Skip to product information
1 of 3

Water Holes

Water Holes

Mary Rumble Pitjara


Regular price $500.00 AUD
Regular price Sale price $500.00 AUD
Sale Sold Out

Title: Water Holes
Artist: Mary Rumble Pitjara
Size: 60 x60 cm
Medium: Acrylic on canvas

COA and pictures of the artist holding and signing her work will be provided.


Water sources are sacred places to Aboriginal people of the desert, and each waterhole has a Creation story from the Dreaming attached to it. Soakages were traditionally important sources of water for Aboriginal Australians in the desert, being the most dependable source in times of drought in Australia. Surviving in the desert is tough and learning where reliable water can be found is critical for survival. That’s as true for people as it is for wildlife. The Creation story gives the waterhole and the people who are its custodians a common bond and obligation. While traditionally Aboriginal people are nomadic in the sense that they follow the seasons in searching out native plants and hunting native animals, they stay within their own clan estates. Aboriginal peoples would scoop out the sand or mud using a coolamon or woomera, often to a depth of several metres, until clean water gathered in the base of the hole. Knowing the precise location of each soakage was extremely valuable knowledge. It is also sometimes called a native well. This is the territory ‘owned’ by individual families, who have an intricate knowledge of the country and its resources. Waterholes found on their country are known precisely, from their Creation story through to the sense of whether the water will be present or drying up. Waterholes have always had special significance for Aboriginal – not only as a life source but also as a significant place to meet and conduct ceremonies. waterhole has a name and forms an important part of jukurrpa – the dreaming stories passed down from elders to younger generations.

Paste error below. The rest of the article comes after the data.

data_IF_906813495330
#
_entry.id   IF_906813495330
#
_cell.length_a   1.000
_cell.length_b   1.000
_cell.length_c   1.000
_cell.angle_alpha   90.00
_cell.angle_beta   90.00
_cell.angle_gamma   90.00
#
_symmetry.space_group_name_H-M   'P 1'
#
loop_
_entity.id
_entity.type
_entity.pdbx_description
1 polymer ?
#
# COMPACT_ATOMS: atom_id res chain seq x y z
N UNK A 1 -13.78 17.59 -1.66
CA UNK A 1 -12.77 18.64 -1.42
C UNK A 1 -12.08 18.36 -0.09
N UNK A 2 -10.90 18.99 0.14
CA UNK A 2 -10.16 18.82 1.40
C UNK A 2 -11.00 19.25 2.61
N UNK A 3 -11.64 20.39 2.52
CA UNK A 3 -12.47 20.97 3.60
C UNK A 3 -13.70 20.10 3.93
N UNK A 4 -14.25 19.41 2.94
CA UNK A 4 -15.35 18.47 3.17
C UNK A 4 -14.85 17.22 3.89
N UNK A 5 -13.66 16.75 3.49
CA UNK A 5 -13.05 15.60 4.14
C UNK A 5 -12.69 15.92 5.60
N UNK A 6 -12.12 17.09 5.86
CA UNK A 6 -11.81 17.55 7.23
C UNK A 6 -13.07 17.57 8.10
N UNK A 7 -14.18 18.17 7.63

Anthropologist Donald Thomson wrote:
For a white man the difficulty in this country is that there is no way in which he can find the wells and soaks unless he does so by chance, and certainly nothing to indicate that the well is there, nor as a rule, even when the terrain and at least its superficial geological formation, the lie of the country, is examined, is there anything to explain the presence of water when he does find it. A lifetime of experience, backed by the traditional knowledge that is handed down from generation to generation, enables these people [the Pintupi in this instance] to judge, without having to visit a well that they know, whether it will still contain water and whether, if dry, with the sides fallen in and the well full of debris, it is worth cleaning out.

View full details